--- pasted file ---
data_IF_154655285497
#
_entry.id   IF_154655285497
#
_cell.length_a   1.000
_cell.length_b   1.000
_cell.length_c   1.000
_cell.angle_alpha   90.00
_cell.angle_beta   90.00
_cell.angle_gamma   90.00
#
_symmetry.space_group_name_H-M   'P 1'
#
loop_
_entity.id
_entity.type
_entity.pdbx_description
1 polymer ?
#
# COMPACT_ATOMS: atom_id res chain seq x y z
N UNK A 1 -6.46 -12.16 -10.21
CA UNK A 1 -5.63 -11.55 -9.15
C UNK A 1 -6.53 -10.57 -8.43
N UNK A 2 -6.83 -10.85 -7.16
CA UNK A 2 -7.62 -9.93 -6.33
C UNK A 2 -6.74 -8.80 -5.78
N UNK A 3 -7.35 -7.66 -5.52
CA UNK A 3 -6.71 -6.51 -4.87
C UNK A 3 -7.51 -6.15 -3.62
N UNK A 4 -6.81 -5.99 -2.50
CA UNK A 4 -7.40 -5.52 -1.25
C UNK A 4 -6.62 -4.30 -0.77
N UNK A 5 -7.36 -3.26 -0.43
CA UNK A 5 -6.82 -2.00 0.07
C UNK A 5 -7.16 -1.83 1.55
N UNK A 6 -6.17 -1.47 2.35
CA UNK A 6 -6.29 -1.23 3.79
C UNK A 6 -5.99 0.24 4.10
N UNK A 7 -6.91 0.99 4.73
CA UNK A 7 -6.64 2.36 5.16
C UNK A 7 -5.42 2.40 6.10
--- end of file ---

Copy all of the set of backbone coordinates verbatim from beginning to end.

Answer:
data_IF_154655285497
#
_entry.id   IF_154655285497
#
_cell.length_a   1.000
_cell.length_b   1.000
_cell.length_c   1.000
_cell.angle_alpha   90.00
_cell.angle_beta   90.00
_cell.angle_gamma   90.00
#
_symmetry.space_group_name_H-M   'P 1'
#
loop_
_entity.id
_entity.type
_entity.pdbx_description
1 polymer ?
#
# COMPACT_ATOMS: atom_id res chain seq x y z
N UNK A 1 -6.46 -12.16 -10.21
CA UNK A 1 -5.63 -11.55 -9.15
C UNK A 1 -6.53 -10.57 -8.43
N UNK A 2 -6.83 -10.85 -7.16
CA UNK A 2 -7.62 -9.93 -6.33
C UNK A 2 -6.74 -8.80 -5.78
N UNK A 3 -7.35 -7.66 -5.52
CA UNK A 3 -6.71 -6.51 -4.87
C UNK A 3 -7.51 -6.15 -3.62
N UNK A 4 -6.81 -5.99 -2.50
CA UNK A 4 -7.40 -5.52 -1.25
C UNK A 4 -6.62 -4.30 -0.77
N UNK A 5 -7.36 -3.26 -0.43
CA UNK A 5 -6.82 -2.00 0.07
C UNK A 5 -7.16 -1.83 1.55
N UNK A 6 -6.17 -1.47 2.35
CA UNK A 6 -6.29 -1.23 3.79
C UNK A 6 -5.99 0.24 4.10
N UNK A 7 -6.91 0.99 4.73
CA UNK A 7 -6.64 2.36 5.16
C UNK A 7 -5.42 2.40 6.10